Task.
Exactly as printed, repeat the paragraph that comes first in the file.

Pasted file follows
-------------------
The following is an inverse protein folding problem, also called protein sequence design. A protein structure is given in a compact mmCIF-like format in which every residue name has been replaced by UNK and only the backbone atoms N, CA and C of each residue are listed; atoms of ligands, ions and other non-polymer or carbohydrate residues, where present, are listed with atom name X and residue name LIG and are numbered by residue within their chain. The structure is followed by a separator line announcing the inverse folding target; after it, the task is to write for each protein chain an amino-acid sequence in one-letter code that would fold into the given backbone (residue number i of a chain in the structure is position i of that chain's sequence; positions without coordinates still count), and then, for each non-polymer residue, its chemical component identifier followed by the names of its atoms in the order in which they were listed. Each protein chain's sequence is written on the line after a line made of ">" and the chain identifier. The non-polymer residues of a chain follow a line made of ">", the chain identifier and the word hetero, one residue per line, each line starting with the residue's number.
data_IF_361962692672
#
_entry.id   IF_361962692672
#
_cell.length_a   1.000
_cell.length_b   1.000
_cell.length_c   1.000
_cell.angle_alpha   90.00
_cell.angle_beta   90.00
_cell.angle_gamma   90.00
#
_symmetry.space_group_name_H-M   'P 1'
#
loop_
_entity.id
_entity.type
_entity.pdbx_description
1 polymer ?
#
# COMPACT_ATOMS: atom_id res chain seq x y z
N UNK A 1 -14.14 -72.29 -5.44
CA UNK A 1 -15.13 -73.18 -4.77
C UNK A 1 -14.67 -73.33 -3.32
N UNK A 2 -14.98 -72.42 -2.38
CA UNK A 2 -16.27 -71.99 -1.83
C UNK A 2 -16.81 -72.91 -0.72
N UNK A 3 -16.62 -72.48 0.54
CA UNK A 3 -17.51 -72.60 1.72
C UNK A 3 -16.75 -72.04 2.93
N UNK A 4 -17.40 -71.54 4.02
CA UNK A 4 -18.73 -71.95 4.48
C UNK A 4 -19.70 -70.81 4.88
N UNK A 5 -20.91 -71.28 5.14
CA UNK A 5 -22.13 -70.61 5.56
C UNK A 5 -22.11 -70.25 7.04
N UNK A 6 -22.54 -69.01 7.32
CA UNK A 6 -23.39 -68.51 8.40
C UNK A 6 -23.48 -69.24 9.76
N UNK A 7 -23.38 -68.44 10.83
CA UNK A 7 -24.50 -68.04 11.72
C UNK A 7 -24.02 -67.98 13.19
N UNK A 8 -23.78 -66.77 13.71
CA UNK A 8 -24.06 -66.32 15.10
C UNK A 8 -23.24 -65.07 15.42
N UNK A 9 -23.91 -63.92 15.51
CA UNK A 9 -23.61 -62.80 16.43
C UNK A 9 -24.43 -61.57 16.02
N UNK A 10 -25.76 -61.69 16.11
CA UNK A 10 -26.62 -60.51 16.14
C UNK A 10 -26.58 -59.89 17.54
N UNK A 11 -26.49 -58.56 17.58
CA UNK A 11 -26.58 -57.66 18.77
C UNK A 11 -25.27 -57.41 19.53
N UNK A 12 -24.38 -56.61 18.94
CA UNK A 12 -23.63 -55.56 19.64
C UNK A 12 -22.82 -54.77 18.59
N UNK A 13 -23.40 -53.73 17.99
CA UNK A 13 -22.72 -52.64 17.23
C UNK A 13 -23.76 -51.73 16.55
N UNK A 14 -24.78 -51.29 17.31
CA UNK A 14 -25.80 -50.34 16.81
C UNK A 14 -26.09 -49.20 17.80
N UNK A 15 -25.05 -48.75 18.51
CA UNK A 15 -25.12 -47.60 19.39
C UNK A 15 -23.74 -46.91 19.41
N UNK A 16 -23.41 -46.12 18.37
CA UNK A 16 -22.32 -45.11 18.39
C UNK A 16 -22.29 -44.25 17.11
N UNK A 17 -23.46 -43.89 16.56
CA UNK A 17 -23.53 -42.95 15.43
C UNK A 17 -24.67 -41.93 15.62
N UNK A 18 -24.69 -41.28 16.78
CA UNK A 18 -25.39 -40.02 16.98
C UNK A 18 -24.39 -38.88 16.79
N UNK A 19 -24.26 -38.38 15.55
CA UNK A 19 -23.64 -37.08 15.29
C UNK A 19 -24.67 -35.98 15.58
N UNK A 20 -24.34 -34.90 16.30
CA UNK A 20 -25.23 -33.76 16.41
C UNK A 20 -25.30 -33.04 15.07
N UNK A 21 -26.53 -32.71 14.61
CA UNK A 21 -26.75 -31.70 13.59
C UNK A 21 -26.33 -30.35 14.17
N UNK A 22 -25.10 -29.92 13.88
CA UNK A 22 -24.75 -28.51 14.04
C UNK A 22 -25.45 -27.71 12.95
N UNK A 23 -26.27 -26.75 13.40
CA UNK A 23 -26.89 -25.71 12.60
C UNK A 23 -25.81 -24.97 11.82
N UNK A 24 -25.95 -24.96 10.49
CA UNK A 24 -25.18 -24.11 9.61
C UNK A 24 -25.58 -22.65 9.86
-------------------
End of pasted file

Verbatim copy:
The following is an inverse protein folding problem, also called protein sequence design. A protein structure is given in a compact mmCIF-like format in which every residue name has been replaced by UNK and only the backbone atoms N, CA and C of each residue are listed; atoms of ligands, ions and other non-polymer or carbohydrate residues, where present, are listed with atom name X and residue name LIG and are numbered by residue within their chain. The structure is followed by a separator line announcing the inverse folding target; after it, the task is to write for each protein chain an amino-acid sequence in one-letter code that would fold into the given backbone (residue number i of a chain in the structure is position i of that chain's sequence; positions without coordinates still count), and then, for each non-polymer residue, its chemical component identifier followed by the names of its atoms in the order in which they were listed. Each protein chain's sequence is written on the line after a line made of ">" and the chain identifier. The non-polymer residues of a chain follow a line made of ">", the chain identifier and the word hetero, one residue per line, each line starting with the residue's number.